Have you ever had an employer, a teacher, mentor, or even friend who seems like they have the dream job? Okay, I get that not everyone can be the girl who gets paid $30k a month to eat food on camera. I’m talking more about people in your desired field. Reaching out to someone who has a job that you could see yourself having in the future is a really good starting point. Sometimes you might hear things about the job that you don’t like at all— which could totally save you years of hard work! As college students, we have this incredible opportunity to learn from professors who most likely have a lot of experience working in their field before moving onto academia. Scheduling a meeting with one of them and just learning from them about their career path starting in undergraduate is a great way to reflect on your own goals and objectives. Sometimes they can even be a resource for connecting you with contacts in the field! Just as long as you buy them a coffee as thanks (getting a good grade in the class also doesn’t hurt). 

In some cases, you might not even know the person in real life, and that’s okay! All it takes is a simple Google search, and oftentimes professionals will have their LinkedIn on the first page of results. Study closely! People’s LinkedIn paths can truly be the window to the soul in terms of career paths. Obviously your own path towards a career like that won’t be the same, and may be entirely different because that’s just life! But knowing how someone (or multiple people) got to that Point B you could really see yourself in is invaluable.

If Opportunities Aren’t Coming Your Way, Make Them Yourself.

At this point in my college career, I couldn’t count on my fingers (or maybe even toes) how many rejections I’ve gotten from internships, fellowships, academic opportunities, and the like. It’s all a part of the process, and every failure sets you up for future success. But there will be times when you feel like you’re just idly sitting by waiting for a new opportunity to drop onto your lap. If this is the case, take that time you have to forge your own path! Pick up some marketable skills that those seemingly impossible internships have in their “requirements” section. Start writing about the field you’re trying to break into. Keep writing those brutal cover letters for different positions. Of course, don’t overextend yourself at the expense of your mental well-being, but know that there are things you can work on overtime that your future self will thank you for down the road.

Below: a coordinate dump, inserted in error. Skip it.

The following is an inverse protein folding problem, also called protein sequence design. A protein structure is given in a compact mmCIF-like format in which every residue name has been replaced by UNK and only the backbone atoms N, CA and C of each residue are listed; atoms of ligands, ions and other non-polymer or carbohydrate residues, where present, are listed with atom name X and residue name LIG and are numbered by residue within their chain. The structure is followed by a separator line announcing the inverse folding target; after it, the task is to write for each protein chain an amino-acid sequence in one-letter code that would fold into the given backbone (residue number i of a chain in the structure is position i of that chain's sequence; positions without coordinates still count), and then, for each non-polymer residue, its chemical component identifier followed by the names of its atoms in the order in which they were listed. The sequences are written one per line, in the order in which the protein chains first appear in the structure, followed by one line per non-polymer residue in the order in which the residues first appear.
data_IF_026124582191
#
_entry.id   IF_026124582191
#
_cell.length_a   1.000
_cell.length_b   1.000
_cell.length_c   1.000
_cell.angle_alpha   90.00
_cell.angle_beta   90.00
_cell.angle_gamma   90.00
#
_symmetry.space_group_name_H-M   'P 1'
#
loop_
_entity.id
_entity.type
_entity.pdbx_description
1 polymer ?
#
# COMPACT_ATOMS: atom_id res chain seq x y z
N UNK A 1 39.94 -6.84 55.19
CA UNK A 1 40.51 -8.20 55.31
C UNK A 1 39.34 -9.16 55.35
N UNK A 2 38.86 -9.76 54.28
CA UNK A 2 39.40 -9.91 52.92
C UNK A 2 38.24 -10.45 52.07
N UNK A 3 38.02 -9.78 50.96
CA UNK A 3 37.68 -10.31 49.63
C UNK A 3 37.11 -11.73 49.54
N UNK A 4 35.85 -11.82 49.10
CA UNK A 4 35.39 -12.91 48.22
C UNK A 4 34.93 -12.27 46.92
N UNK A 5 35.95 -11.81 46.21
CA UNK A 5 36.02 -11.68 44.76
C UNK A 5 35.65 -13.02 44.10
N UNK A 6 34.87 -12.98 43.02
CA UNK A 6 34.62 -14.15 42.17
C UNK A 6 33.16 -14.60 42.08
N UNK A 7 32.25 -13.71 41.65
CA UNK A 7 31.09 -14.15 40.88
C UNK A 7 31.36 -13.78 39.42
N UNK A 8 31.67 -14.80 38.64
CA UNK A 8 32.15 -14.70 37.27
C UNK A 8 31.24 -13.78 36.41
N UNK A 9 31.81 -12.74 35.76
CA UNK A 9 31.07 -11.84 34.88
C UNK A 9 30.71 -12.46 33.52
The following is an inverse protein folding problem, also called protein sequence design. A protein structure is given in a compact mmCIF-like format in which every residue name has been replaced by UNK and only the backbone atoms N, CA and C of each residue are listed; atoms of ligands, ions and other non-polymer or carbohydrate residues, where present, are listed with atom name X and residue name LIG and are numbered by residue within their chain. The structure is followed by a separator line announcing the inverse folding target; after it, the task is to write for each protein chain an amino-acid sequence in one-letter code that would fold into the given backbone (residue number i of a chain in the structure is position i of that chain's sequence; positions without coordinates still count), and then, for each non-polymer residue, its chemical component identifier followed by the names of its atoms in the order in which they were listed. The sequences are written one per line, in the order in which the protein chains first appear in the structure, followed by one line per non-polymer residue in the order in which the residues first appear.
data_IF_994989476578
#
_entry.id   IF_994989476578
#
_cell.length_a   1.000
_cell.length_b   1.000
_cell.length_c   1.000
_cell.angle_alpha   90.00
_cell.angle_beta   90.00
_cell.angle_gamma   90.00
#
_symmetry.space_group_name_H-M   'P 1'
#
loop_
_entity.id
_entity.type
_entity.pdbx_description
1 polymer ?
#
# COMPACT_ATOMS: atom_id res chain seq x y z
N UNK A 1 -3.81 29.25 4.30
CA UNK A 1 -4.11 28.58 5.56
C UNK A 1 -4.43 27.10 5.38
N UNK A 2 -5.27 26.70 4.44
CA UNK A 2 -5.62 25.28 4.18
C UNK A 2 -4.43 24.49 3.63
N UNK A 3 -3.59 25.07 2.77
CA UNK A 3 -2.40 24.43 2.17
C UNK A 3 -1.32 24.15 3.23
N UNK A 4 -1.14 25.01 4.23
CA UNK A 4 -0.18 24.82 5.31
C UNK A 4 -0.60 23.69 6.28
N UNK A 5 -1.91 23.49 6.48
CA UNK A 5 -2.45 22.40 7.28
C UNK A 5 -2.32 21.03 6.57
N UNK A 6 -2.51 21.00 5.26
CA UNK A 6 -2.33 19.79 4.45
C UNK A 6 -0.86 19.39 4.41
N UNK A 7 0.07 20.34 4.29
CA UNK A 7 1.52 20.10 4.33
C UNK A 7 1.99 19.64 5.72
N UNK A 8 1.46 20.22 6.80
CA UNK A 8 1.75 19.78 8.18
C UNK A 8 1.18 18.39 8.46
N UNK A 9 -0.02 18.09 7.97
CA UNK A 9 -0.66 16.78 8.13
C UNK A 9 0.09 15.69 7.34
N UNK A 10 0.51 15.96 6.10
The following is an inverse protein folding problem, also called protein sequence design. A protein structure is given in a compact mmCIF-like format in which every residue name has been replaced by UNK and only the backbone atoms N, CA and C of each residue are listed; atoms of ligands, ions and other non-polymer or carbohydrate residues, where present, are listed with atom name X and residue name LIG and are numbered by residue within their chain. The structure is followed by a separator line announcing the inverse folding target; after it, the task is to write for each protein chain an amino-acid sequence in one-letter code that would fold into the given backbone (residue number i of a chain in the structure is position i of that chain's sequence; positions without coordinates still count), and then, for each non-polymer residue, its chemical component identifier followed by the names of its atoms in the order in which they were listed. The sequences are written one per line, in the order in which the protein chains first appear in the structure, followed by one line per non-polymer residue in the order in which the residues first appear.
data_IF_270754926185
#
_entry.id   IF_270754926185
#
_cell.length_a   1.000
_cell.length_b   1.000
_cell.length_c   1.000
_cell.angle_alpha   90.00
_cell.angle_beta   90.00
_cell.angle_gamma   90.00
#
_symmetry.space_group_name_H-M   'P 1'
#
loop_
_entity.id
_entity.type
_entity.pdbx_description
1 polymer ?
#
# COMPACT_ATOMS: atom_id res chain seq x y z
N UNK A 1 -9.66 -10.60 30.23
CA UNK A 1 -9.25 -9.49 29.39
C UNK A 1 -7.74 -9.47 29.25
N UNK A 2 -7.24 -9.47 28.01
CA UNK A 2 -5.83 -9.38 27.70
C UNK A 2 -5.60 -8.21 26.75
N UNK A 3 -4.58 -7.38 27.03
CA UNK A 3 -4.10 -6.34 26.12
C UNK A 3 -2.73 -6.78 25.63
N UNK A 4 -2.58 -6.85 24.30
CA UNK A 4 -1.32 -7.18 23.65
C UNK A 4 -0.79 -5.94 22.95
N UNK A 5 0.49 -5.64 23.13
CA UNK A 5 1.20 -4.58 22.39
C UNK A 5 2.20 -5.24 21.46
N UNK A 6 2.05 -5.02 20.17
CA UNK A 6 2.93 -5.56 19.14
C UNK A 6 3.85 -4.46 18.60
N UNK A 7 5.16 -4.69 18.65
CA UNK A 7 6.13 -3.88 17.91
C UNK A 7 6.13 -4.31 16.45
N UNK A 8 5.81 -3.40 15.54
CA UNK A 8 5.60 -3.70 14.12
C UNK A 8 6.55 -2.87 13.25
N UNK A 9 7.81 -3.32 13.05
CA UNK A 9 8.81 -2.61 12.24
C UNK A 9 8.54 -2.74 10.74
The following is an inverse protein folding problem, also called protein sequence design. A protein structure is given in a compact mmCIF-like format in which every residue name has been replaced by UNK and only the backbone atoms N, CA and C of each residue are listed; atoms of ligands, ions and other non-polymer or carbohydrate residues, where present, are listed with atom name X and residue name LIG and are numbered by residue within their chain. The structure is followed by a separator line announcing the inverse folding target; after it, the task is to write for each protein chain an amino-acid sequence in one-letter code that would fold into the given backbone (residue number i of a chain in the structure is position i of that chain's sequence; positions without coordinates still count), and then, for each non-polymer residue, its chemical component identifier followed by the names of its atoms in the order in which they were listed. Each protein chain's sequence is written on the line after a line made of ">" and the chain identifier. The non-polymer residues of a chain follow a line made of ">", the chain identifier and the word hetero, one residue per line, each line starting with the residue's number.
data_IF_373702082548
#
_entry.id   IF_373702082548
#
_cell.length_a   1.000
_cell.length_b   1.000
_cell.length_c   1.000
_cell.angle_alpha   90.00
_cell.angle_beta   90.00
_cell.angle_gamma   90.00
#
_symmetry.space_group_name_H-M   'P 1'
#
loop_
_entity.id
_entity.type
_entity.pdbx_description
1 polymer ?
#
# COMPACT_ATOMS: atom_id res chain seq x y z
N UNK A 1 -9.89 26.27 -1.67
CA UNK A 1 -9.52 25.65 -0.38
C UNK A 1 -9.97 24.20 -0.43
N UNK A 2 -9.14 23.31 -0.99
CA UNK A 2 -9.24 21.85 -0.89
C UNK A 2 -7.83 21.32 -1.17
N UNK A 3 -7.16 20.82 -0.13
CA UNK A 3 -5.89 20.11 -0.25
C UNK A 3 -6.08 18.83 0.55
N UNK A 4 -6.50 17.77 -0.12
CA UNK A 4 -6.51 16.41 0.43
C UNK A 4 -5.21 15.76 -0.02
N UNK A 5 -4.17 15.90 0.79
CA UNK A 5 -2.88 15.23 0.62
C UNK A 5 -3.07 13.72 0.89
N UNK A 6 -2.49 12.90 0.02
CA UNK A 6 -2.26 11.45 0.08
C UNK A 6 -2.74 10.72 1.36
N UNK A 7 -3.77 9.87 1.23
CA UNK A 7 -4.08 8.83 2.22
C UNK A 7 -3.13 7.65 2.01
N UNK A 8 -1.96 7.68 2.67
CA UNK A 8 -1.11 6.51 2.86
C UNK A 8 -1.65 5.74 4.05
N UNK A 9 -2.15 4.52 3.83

Figure Out Which Parts of Your Plan are Self-Driven, and Which… Aren’t.

There are a lot of moving parts to a five-year plan. It’s easy to sit at a computer and list your different goals and roadmap a way to your dream job. But the thing is, a good chunk of your path may be contingent on exterior forces which you can’t control. For example, grad school is a great jumping point from undergrad, but you can’t 100% ensure that you’re gonna get into that one school you really want to go to. You can’t promise that you’ll get the internship that hires right out of school. You can’t be totally sure that the professional contacts you made will open all the doors you want them to. After all, there’s a reason this whole “adulthood” thing is as scary as everyone makes it out to be. That being said, the amount of work you put into maximizing your possibilities is completely self-motivated. There will be times when you will fail, or get rejected from that thing you really wanted. But if you can say that you know you did everything you could have to get to that place, then you know it just wasn’t meant to be. Not only that, but all the work you did can be put towards an alternative, and as cliché, as the saying goes, one door really does open when another closes.

The most important thing to keep in mind while creating your five-year plan, whether it’s career or lifestyle-based, is that life happens. Things that are unavoidable might happen and you need to put your goals on hold for a while. Maybe you need to take some time to do some personal growth before professionally growing. Maybe halfway through, you realize that this plan just isn’t for you, and it’s time to embark on a completely different path; how exciting! After five years, it’s very possible that you didn’t accomplish everything you set out to, and that is completely fine. Sometimes a five-year plan becomes a ten-year plan, and that’s showbiz, baby! Take some agency by planning ahead, but feel comforted by the absolute chaos that is life. Good luck with your planning, and may you reach and conquer your dreams.

Margaret Engel is a senior triple major B.A. in Drama, Global Studies, and Geography. She loves history, politics, writing, traveling, and the outdoors! Please be nice to her because she is sensitive. She is also a cancer, but that should go without saying.